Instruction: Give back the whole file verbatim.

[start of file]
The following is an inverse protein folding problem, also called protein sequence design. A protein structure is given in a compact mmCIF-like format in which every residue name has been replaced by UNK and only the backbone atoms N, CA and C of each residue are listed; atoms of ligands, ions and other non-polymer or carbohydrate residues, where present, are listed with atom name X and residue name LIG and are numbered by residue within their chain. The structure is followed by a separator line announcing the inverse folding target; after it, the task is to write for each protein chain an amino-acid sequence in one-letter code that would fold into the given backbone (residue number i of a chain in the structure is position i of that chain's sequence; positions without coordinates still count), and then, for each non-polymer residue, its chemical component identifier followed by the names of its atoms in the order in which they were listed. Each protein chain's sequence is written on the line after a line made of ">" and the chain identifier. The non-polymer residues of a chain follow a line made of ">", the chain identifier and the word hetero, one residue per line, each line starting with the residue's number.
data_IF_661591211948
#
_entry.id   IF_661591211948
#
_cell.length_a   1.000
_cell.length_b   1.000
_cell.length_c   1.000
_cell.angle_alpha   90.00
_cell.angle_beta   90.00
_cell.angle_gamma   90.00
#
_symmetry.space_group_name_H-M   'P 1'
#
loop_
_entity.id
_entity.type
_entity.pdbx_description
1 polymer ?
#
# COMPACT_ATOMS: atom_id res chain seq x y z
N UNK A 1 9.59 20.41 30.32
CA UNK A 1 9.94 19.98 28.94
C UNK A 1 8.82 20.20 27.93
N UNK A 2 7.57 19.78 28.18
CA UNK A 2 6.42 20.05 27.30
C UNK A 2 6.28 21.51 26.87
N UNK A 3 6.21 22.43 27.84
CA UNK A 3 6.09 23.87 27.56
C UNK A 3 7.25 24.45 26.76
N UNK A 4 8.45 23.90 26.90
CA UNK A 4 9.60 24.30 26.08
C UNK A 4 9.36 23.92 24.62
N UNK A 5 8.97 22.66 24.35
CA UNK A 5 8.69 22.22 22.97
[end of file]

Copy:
The following is an inverse protein folding problem, also called protein sequence design. A protein structure is given in a compact mmCIF-like format in which every residue name has been replaced by UNK and only the backbone atoms N, CA and C of each residue are listed; atoms of ligands, ions and other non-polymer or carbohydrate residues, where present, are listed with atom name X and residue name LIG and are numbered by residue within their chain. The structure is followed by a separator line announcing the inverse folding target; after it, the task is to write for each protein chain an amino-acid sequence in one-letter code that would fold into the given backbone (residue number i of a chain in the structure is position i of that chain's sequence; positions without coordinates still count), and then, for each non-polymer residue, its chemical component identifier followed by the names of its atoms in the order in which they were listed. Each protein chain's sequence is written on the line after a line made of ">" and the chain identifier. The non-polymer residues of a chain follow a line made of ">", the chain identifier and the word hetero, one residue per line, each line starting with the residue's number.
data_IF_661591211948
#
_entry.id   IF_661591211948
#
_cell.length_a   1.000
_cell.length_b   1.000
_cell.length_c   1.000
_cell.angle_alpha   90.00
_cell.angle_beta   90.00
_cell.angle_gamma   90.00
#
_symmetry.space_group_name_H-M   'P 1'
#
loop_
_entity.id
_entity.type
_entity.pdbx_description
1 polymer ?
#
# COMPACT_ATOMS: atom_id res chain seq x y z
N UNK A 1 9.59 20.41 30.32
CA UNK A 1 9.94 19.98 28.94
C UNK A 1 8.82 20.20 27.93
N UNK A 2 7.57 19.78 28.18
CA UNK A 2 6.42 20.05 27.30
C UNK A 2 6.28 21.51 26.87
N UNK A 3 6.21 22.43 27.84
CA UNK A 3 6.09 23.87 27.56
C UNK A 3 7.25 24.45 26.76
N UNK A 4 8.45 23.90 26.90
CA UNK A 4 9.60 24.30 26.08
C UNK A 4 9.36 23.92 24.62
N UNK A 5 8.97 22.66 24.35
CA UNK A 5 8.69 22.22 22.97